Welcome! Log in or Register

Christiane F (DVD)

  • image
£29.69 Best Offer by: amazon.co.uk marketplace See more offers
1 Review

Genre: Drama / Theatrical Release: 1981 / Director: Uli Edel / Actors: Natja Brunckhorst, Thomas Haustein ... / DVD released 28 August, 2000 at Second Sight Films Ltd. / Features of the DVD: Subtitled, PAL, Widescreen

  • Sort by:

    * Prices may differ from that shown

  • Write a review >
    How do you rate the product overall? Rate it out of five by clicking on one of the hearts.
    What are the advantages and disadvantages? Use up to 10 bullet points.
    Write your reviews in your own words. 250 to 500 words
    Number of words:
    Write a concise and readable conclusion. The conclusion is also the title of the review.
    Number of words:
    Write your email adress here Write your email adress

    Your dooyooMiles Miles

    1 Review
    Sort by:
    • More +
      12.01.2007 13:42
      Very helpful



      The story or a young girl's descent into drug addiction and prostitution

      When I was looking at the film review section I was truly surprised to see that this important film from the early 80’s had not yet been reviewed by anyone on this site. ‘Christiane F’ released in 1981 I suppose now has achieved cult status but certainly on its release it wasn’t unnoticed and produced some shocked reactions from critics and audiences alike. It is viewed by many as a forerunner of more recent teenage ‘expose’ movies such as Larry Clark’s ‘Kids’ (1995) or even the more stylised ‘Trainspotting’ (1996) but I would say in terms of exposing youth subculture it is better than these.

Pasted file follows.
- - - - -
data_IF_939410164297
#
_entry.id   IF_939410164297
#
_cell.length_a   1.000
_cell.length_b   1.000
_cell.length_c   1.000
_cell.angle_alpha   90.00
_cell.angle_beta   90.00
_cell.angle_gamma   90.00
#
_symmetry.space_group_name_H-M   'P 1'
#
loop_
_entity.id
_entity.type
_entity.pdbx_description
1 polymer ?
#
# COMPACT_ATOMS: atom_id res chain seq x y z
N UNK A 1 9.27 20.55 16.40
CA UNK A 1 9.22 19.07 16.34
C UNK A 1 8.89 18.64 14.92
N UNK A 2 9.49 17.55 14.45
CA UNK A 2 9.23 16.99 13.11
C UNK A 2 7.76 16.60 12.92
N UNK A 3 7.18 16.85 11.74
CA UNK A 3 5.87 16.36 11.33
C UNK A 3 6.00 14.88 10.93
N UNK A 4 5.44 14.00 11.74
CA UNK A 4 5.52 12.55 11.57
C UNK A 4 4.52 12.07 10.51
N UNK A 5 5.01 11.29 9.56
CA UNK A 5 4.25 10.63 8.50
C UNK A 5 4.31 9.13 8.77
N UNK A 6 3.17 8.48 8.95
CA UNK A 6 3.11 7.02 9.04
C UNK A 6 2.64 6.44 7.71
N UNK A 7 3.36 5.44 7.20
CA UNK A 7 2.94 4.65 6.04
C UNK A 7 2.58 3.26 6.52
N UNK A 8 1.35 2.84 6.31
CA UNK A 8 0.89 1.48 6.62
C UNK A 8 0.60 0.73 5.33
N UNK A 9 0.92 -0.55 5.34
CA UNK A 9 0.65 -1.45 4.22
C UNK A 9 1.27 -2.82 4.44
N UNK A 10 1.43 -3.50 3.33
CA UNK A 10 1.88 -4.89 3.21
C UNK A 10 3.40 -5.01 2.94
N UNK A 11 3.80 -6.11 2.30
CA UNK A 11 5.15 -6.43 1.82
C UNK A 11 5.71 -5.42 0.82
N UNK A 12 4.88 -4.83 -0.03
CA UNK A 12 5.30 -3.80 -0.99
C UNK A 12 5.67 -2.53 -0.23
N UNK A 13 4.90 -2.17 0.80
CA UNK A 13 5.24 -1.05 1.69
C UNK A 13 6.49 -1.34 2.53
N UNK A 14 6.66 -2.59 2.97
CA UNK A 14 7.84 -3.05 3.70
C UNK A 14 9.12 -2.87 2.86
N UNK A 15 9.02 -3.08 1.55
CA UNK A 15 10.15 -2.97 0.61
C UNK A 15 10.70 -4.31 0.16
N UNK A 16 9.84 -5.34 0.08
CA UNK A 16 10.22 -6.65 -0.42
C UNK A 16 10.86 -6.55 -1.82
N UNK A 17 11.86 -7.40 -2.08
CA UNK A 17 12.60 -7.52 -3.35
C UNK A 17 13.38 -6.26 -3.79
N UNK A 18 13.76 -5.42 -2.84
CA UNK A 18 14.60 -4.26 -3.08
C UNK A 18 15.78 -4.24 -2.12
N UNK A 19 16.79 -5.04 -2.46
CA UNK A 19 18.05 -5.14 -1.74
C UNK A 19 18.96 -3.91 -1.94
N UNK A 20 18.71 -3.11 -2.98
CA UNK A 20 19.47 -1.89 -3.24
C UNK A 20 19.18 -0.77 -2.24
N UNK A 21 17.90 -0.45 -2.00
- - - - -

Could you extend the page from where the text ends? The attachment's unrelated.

The film is based on the real life experiences of a young girl in the film know simply as Christiane F. She is a normal 14-year-old living with her mother and younger sister in a middle class apartment building in Berlin in the 70’s. She is intrigued by the sound of the new disco near where she lives and although too young to enter legally she persuades an older friend to take her along one night. There she meets a young boy Detlef and through him she’s introduced to using drugs something he and his friends are all very familiar with. It’s not long before she gets deeper and deeper into a desperate world of addiction abuse and prostitution as her habit gets out of control.